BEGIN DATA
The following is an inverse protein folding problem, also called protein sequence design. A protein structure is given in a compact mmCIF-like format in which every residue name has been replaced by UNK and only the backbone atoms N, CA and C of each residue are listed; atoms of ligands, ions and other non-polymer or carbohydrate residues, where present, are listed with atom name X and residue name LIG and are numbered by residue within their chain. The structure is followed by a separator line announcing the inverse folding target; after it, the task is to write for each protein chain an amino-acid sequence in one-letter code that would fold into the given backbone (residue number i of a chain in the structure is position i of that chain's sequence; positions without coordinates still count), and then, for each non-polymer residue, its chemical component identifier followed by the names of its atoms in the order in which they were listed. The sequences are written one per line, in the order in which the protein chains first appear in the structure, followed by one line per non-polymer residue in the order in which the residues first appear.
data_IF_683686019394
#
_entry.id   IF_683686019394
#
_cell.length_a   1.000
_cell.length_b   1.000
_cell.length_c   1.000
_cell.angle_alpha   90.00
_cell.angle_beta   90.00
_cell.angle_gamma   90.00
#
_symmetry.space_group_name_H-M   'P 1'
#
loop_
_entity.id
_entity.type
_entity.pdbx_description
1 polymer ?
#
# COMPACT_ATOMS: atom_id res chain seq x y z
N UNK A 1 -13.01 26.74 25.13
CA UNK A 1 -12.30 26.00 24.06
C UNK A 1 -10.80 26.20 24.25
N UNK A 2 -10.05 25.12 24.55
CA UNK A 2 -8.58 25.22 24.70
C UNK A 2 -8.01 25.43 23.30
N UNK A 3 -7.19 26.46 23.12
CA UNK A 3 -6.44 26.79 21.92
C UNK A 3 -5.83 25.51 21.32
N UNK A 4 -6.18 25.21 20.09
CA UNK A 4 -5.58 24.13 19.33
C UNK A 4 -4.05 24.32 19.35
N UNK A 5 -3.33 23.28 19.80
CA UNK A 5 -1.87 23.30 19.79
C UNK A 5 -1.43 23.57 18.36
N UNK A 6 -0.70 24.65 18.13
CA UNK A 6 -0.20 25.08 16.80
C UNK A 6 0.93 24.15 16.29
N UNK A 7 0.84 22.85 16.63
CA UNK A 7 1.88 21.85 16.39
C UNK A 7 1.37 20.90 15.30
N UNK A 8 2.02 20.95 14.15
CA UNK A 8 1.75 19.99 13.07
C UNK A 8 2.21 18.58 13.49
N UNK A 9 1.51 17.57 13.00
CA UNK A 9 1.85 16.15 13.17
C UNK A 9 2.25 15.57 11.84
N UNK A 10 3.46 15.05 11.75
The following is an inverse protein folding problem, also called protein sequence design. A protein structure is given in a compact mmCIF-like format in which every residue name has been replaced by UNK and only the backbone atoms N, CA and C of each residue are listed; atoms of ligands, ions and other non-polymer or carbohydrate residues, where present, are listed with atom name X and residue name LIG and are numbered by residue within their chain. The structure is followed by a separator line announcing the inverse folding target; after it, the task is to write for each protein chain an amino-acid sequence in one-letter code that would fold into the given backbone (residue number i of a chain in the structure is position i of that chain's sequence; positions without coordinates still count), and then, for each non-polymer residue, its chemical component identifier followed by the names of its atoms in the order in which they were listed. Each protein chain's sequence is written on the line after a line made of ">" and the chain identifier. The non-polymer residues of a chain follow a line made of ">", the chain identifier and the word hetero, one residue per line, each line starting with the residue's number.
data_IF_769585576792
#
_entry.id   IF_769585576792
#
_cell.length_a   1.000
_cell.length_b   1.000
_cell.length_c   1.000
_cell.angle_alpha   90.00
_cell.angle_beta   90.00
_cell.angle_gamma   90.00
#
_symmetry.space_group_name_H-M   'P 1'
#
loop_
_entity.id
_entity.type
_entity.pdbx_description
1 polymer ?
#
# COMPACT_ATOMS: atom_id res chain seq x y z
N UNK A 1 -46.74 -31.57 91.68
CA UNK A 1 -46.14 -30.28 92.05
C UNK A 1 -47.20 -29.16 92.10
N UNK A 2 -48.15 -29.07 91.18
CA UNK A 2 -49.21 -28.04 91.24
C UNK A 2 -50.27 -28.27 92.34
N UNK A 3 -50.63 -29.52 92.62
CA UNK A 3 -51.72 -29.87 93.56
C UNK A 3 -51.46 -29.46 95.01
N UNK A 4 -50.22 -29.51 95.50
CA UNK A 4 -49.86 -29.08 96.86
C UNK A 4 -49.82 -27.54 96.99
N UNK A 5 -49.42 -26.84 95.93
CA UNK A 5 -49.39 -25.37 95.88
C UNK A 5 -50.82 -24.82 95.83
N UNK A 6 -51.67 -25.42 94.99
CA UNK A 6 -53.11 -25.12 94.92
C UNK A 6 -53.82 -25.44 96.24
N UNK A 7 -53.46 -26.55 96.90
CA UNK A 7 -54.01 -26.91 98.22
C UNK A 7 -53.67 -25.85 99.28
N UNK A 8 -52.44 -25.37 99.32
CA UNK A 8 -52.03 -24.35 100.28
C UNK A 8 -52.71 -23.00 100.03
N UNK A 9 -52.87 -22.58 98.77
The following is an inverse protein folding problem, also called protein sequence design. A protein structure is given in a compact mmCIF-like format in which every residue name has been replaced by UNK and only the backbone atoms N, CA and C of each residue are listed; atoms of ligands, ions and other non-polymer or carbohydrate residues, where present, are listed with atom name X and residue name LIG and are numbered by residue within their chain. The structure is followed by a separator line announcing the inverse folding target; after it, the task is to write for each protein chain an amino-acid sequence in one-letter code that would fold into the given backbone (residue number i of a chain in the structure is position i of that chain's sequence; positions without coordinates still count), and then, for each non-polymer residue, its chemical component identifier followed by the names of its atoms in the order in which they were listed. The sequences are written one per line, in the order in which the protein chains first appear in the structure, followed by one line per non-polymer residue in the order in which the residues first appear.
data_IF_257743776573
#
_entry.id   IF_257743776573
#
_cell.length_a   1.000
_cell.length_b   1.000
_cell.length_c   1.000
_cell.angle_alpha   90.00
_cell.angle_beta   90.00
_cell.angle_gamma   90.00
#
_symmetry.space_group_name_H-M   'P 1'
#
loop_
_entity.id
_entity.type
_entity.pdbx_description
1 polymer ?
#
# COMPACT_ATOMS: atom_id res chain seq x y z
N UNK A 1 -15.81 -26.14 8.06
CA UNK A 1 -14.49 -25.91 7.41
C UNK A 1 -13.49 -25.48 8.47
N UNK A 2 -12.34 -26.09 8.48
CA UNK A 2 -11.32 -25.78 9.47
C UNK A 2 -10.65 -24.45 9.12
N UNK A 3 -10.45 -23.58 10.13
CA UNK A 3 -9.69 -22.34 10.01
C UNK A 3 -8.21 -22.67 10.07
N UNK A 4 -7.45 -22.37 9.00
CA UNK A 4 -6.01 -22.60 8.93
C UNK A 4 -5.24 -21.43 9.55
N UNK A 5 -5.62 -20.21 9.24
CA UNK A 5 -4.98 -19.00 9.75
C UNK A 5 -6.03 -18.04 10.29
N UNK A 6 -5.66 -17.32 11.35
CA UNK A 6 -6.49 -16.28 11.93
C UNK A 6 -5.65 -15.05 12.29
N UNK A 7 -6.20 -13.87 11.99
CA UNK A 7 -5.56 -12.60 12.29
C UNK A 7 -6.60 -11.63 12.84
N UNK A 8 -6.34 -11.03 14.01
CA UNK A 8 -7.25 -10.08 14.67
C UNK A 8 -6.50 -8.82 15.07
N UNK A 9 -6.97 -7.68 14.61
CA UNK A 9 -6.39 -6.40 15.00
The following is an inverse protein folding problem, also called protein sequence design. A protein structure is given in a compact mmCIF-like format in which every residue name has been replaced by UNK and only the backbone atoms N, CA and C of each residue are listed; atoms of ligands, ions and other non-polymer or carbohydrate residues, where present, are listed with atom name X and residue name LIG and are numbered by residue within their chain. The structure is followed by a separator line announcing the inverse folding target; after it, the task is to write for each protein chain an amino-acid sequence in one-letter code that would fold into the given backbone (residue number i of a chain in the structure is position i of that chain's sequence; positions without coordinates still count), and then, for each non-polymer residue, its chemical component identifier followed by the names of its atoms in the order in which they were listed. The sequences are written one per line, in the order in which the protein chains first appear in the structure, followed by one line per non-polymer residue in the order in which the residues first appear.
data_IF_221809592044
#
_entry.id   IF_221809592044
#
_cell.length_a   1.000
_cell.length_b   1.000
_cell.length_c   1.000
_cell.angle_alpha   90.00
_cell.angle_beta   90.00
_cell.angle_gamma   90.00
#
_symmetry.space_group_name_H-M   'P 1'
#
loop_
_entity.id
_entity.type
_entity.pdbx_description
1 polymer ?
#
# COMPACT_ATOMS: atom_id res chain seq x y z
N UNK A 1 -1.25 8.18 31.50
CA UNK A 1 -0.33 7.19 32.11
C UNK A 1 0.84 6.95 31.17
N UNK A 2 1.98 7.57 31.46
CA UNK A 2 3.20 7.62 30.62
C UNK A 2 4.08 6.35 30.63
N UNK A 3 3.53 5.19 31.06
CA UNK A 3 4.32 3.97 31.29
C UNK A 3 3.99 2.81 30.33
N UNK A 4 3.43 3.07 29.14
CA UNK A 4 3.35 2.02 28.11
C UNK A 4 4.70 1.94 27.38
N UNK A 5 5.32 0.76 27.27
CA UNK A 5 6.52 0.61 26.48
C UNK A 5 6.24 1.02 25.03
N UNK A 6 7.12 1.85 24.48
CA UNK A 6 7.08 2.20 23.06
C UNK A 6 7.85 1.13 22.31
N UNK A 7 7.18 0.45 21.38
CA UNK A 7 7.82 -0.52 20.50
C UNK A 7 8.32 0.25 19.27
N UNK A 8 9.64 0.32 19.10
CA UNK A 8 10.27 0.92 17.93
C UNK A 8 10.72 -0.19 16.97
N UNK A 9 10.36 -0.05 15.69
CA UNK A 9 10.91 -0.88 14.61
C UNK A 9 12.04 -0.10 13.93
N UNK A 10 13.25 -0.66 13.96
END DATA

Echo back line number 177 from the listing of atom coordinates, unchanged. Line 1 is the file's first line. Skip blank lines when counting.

CA UNK A 5 6.52 0.61 26.48